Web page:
A week after the release of the executive summary of Senate Intelligence Committee's torture report, the world's attention is rightly focused on the flagrant abuses committed by CIA officials in the name of national security. But it would be mistake to place the blame for America's descent into torture entirely on the CIA.
Torture was not simply the work of a rogue agency but the formal policy devised by the most senior officials in the U.S. government. And other agencies, besides the CIA, were involved at various points and to varying degrees, including the FBI.
The case of Amir Meshal is one example, and it tests both this country's commitment to the rule of law and its willingness to heed the lessons of the Senate torture report released last week. The ACLU is representing Meshal in the U.S. Court of Appeals for the D.C. Circuit, where we filed a brief on his behalf yesterday.
In early 2007, four FBI agents unlawfully detained Mr. Meshal, a U.S. citizen born and raised in New Jersey, in Africa. The agents suspected Mr. Meshal of terrorist activity, but instead of obeying the Constitution and the FBI's own guidelines, they effectively disappeared Mr. Meshal for four months and threatened with him torture and death. It was only after Mr. Meshal's scandalous treatment was reported in the media that he was returned home to his family.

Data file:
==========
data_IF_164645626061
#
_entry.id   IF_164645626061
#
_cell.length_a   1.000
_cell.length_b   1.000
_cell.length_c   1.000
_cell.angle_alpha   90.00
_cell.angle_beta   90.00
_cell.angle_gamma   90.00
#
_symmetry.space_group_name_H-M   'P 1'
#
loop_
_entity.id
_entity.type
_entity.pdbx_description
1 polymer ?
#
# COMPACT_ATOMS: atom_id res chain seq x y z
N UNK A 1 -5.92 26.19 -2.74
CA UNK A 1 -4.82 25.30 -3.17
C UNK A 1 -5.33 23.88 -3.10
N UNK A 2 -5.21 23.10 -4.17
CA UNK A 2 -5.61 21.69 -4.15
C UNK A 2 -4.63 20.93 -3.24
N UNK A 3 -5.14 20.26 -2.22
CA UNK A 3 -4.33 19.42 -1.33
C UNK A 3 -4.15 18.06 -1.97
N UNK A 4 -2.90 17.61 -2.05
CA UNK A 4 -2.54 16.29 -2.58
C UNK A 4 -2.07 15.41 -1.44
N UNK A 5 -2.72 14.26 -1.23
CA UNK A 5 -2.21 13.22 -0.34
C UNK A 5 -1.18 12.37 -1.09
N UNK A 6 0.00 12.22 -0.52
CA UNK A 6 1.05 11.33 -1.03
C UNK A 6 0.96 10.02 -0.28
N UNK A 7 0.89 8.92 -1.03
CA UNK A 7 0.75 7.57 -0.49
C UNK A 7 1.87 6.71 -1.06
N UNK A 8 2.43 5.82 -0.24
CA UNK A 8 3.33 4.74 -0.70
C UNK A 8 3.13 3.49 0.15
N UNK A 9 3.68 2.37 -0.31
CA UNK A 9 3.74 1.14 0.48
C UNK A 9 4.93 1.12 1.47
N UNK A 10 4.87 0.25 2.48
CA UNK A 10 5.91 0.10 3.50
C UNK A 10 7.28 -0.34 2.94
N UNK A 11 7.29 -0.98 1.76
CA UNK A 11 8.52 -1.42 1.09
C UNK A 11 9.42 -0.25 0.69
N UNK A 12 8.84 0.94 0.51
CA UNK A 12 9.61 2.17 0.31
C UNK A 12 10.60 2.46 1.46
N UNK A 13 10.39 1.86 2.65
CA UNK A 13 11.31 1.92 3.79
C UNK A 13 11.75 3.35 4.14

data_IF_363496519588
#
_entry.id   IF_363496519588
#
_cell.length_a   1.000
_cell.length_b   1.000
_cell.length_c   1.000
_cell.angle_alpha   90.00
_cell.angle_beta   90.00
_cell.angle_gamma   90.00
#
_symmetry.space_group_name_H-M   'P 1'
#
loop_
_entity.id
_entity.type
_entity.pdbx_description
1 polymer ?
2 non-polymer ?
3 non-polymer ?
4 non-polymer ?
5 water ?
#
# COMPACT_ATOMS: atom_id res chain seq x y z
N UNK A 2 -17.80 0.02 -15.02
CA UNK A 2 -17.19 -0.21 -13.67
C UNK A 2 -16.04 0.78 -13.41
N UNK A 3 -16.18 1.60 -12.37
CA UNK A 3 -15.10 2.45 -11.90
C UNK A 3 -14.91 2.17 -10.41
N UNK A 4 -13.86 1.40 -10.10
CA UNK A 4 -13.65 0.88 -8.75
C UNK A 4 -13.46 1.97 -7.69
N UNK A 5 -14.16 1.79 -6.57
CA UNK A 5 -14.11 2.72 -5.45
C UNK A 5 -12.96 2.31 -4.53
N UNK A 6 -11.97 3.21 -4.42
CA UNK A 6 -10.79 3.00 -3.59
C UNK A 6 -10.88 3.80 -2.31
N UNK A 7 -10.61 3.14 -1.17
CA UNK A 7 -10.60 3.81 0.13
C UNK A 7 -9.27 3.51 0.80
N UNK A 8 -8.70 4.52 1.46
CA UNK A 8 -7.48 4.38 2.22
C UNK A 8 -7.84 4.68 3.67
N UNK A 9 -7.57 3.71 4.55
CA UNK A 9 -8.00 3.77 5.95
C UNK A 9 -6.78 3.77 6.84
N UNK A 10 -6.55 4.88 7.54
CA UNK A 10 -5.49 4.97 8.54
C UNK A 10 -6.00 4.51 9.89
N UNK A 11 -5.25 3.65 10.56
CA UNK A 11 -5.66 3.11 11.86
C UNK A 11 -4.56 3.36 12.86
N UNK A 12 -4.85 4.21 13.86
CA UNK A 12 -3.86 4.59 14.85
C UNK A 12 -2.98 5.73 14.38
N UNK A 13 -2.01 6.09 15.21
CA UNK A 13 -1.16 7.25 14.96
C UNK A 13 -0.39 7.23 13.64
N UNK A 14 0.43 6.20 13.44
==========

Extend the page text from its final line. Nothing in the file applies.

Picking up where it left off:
The Supreme Court's seminal decision in Bivens v. Six Unknown Named Agents gives any American citizen whose constitutional rights are violated by U.S. officials the right to sue. The Justice Department, however, is seeking dismissal of Mr. Meshal's suit not because it disputes that Mr. Meshal was grossly mistreated, but rather because it claims that there is a "national security" exception to the American Constitution.
In June, a district court called Mr. Meshal's treatment at the hands of the FBI "appalling" and "embarrassing." But the court nevertheless dismissed his complaint, claiming that its hands were tied by precedent.
No such precedent, in fact, exists. The Supreme Court has not only refused to immunize federal officials from liability when they act in the name of national security, but it has also explained that the rationale underlying such liability applies more, not less, forcefully in such situations because of the potential for abuse. The Senate report should put to rest any doubts about that fundamental insight.